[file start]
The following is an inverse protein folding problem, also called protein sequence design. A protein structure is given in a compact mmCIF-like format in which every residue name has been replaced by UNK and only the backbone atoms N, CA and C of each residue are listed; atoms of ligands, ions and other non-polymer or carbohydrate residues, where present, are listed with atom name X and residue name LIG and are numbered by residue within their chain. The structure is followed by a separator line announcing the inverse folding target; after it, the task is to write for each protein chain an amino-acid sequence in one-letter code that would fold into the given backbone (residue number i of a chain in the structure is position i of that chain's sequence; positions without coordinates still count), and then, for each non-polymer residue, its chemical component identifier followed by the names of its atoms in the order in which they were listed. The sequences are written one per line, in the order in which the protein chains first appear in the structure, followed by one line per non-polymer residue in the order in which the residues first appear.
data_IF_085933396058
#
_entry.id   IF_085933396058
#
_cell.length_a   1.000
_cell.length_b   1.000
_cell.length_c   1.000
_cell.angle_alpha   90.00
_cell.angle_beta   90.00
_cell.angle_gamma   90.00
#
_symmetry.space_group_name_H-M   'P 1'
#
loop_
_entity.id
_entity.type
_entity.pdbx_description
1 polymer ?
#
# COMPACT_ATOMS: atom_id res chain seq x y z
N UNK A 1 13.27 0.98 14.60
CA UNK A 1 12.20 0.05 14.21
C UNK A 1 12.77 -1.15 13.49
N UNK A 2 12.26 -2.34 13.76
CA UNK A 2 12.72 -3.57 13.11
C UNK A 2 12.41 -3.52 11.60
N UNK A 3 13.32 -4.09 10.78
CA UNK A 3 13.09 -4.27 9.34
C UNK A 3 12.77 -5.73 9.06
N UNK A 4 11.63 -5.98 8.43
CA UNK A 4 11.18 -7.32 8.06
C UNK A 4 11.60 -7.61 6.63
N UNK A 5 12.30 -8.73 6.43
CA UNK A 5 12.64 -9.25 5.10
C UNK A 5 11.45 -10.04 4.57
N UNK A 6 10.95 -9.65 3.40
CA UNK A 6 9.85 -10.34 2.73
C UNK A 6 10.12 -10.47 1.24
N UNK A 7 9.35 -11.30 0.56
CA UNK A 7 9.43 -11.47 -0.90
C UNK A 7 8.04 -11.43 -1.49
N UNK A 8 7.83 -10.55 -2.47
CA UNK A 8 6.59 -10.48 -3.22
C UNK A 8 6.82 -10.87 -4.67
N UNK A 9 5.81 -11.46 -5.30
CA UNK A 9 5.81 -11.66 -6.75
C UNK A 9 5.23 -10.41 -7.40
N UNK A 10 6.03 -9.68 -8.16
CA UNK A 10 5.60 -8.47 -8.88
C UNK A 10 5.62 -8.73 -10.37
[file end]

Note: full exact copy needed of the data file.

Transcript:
The following is an inverse protein folding problem, also called protein sequence design. A protein structure is given in a compact mmCIF-like format in which every residue name has been replaced by UNK and only the backbone atoms N, CA and C of each residue are listed; atoms of ligands, ions and other non-polymer or carbohydrate residues, where present, are listed with atom name X and residue name LIG and are numbered by residue within their chain. The structure is followed by a separator line announcing the inverse folding target; after it, the task is to write for each protein chain an amino-acid sequence in one-letter code that would fold into the given backbone (residue number i of a chain in the structure is position i of that chain's sequence; positions without coordinates still count), and then, for each non-polymer residue, its chemical component identifier followed by the names of its atoms in the order in which they were listed. The sequences are written one per line, in the order in which the protein chains first appear in the structure, followed by one line per non-polymer residue in the order in which the residues first appear.
data_IF_085933396058
#
_entry.id   IF_085933396058
#
_cell.length_a   1.000
_cell.length_b   1.000
_cell.length_c   1.000
_cell.angle_alpha   90.00
_cell.angle_beta   90.00
_cell.angle_gamma   90.00
#
_symmetry.space_group_name_H-M   'P 1'
#
loop_
_entity.id
_entity.type
_entity.pdbx_description
1 polymer ?
#
# COMPACT_ATOMS: atom_id res chain seq x y z
N UNK A 1 13.27 0.98 14.60
CA UNK A 1 12.20 0.05 14.21
C UNK A 1 12.77 -1.15 13.49
N UNK A 2 12.26 -2.34 13.76
CA UNK A 2 12.72 -3.57 13.11
C UNK A 2 12.41 -3.52 11.60
N UNK A 3 13.32 -4.09 10.78
CA UNK A 3 13.09 -4.27 9.34
C UNK A 3 12.77 -5.73 9.06
N UNK A 4 11.63 -5.98 8.43
CA UNK A 4 11.18 -7.32 8.06
C UNK A 4 11.60 -7.61 6.63
N UNK A 5 12.30 -8.73 6.43
CA UNK A 5 12.64 -9.25 5.10
C UNK A 5 11.45 -10.04 4.57
N UNK A 6 10.95 -9.65 3.40
CA UNK A 6 9.85 -10.34 2.73
C UNK A 6 10.12 -10.47 1.24
N UNK A 7 9.35 -11.30 0.56
CA UNK A 7 9.43 -11.47 -0.90
C UNK A 7 8.04 -11.43 -1.49
N UNK A 8 7.83 -10.55 -2.47
CA UNK A 8 6.59 -10.48 -3.22
C UNK A 8 6.82 -10.87 -4.67
N UNK A 9 5.81 -11.46 -5.30
CA UNK A 9 5.81 -11.66 -6.75
C UNK A 9 5.23 -10.41 -7.40
N UNK A 10 6.03 -9.68 -8.16
CA UNK A 10 5.60 -8.47 -8.88
C UNK A 10 5.62 -8.73 -10.37